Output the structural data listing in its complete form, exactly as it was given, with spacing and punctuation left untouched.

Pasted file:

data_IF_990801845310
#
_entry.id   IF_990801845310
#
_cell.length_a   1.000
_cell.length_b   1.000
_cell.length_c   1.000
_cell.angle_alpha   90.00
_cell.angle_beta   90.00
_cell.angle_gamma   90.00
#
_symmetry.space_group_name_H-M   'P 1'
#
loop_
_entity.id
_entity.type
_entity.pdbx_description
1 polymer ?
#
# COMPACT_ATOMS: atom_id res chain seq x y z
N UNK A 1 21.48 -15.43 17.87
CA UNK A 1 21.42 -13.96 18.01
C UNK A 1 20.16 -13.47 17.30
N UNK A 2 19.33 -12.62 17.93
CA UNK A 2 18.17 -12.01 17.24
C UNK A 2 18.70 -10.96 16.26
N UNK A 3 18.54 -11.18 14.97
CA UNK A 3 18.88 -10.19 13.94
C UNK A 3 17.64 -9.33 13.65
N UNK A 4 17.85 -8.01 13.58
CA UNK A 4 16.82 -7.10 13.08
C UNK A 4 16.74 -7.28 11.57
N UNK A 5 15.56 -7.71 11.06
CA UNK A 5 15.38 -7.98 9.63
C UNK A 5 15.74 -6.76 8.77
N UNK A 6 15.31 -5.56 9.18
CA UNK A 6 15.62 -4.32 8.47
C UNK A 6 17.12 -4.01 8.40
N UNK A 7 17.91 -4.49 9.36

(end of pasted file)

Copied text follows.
data_IF_990801845310
#
_entry.id   IF_990801845310
#
_cell.length_a   1.000
_cell.length_b   1.000
_cell.length_c   1.000
_cell.angle_alpha   90.00
_cell.angle_beta   90.00
_cell.angle_gamma   90.00
#
_symmetry.space_group_name_H-M   'P 1'
#
loop_
_entity.id
_entity.type
_entity.pdbx_description
1 polymer ?
#
# COMPACT_ATOMS: atom_id res chain seq x y z
N UNK A 1 21.48 -15.43 17.87
CA UNK A 1 21.42 -13.96 18.01
C UNK A 1 20.16 -13.47 17.30
N UNK A 2 19.33 -12.62 17.93
CA UNK A 2 18.17 -12.01 17.24
C UNK A 2 18.70 -10.96 16.26
N UNK A 3 18.54 -11.18 14.97
CA UNK A 3 18.88 -10.19 13.94
C UNK A 3 17.64 -9.33 13.65
N UNK A 4 17.85 -8.01 13.58
CA UNK A 4 16.82 -7.10 13.08
C UNK A 4 16.74 -7.28 11.57
N UNK A 5 15.56 -7.71 11.06
CA UNK A 5 15.38 -7.98 9.63
C UNK A 5 15.74 -6.76 8.77
N UNK A 6 15.31 -5.56 9.18
CA UNK A 6 15.62 -4.32 8.47
C UNK A 6 17.12 -4.01 8.40
N UNK A 7 17.91 -4.49 9.36